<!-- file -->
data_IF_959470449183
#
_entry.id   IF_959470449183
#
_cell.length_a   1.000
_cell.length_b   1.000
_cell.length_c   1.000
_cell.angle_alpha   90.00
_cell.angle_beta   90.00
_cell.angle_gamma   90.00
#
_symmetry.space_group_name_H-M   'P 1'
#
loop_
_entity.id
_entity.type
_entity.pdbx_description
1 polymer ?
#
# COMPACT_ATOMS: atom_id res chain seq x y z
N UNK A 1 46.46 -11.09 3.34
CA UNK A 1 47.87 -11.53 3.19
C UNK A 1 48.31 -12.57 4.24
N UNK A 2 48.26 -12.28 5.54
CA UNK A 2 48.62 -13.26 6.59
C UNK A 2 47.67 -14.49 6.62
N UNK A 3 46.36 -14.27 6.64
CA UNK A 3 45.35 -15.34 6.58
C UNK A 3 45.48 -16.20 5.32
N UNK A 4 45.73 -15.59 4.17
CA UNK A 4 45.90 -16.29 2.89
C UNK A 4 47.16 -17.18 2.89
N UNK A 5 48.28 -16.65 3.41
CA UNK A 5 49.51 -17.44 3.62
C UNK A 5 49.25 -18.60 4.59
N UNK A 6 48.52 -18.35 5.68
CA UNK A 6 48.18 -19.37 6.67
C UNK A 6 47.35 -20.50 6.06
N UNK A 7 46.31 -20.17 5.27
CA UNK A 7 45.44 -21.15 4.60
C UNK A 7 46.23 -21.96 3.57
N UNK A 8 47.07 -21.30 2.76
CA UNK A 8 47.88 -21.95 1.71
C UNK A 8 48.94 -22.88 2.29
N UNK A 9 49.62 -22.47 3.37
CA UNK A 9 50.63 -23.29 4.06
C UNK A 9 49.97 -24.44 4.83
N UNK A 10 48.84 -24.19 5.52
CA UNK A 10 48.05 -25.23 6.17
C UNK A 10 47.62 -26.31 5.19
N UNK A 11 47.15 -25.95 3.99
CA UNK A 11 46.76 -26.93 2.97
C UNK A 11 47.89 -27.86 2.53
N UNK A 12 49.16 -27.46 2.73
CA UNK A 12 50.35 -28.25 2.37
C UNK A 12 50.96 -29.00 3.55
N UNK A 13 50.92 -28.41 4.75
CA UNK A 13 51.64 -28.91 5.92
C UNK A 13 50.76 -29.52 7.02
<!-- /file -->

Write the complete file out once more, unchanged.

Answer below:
data_IF_959470449183
#
_entry.id   IF_959470449183
#
_cell.length_a   1.000
_cell.length_b   1.000
_cell.length_c   1.000
_cell.angle_alpha   90.00
_cell.angle_beta   90.00
_cell.angle_gamma   90.00
#
_symmetry.space_group_name_H-M   'P 1'
#
loop_
_entity.id
_entity.type
_entity.pdbx_description
1 polymer ?
#
# COMPACT_ATOMS: atom_id res chain seq x y z
N UNK A 1 46.46 -11.09 3.34
CA UNK A 1 47.87 -11.53 3.19
C UNK A 1 48.31 -12.57 4.24
N UNK A 2 48.26 -12.28 5.54
CA UNK A 2 48.62 -13.26 6.59
C UNK A 2 47.67 -14.49 6.62
N UNK A 3 46.36 -14.27 6.64
CA UNK A 3 45.35 -15.34 6.58
C UNK A 3 45.48 -16.20 5.32
N UNK A 4 45.73 -15.59 4.17
CA UNK A 4 45.90 -16.29 2.89
C UNK A 4 47.16 -17.18 2.89
N UNK A 5 48.28 -16.65 3.41
CA UNK A 5 49.51 -17.44 3.62
C UNK A 5 49.25 -18.60 4.59
N UNK A 6 48.52 -18.35 5.68
CA UNK A 6 48.18 -19.37 6.67
C UNK A 6 47.35 -20.50 6.06
N UNK A 7 46.31 -20.17 5.27
CA UNK A 7 45.44 -21.15 4.60
C UNK A 7 46.23 -21.96 3.57
N UNK A 8 47.07 -21.30 2.76
CA UNK A 8 47.88 -21.95 1.71
C UNK A 8 48.94 -22.88 2.29
N UNK A 9 49.62 -22.47 3.37
CA UNK A 9 50.63 -23.29 4.06
C UNK A 9 49.97 -24.44 4.83
N UNK A 10 48.84 -24.19 5.52
CA UNK A 10 48.05 -25.23 6.17
C UNK A 10 47.62 -26.31 5.19
N UNK A 11 47.15 -25.95 3.99
CA UNK A 11 46.76 -26.93 2.97
C UNK A 11 47.89 -27.86 2.53
N UNK A 12 49.16 -27.46 2.73
CA UNK A 12 50.35 -28.25 2.37
C UNK A 12 50.96 -29.00 3.55
N UNK A 13 50.92 -28.41 4.75
CA UNK A 13 51.64 -28.91 5.92
C UNK A 13 50.76 -29.52 7.02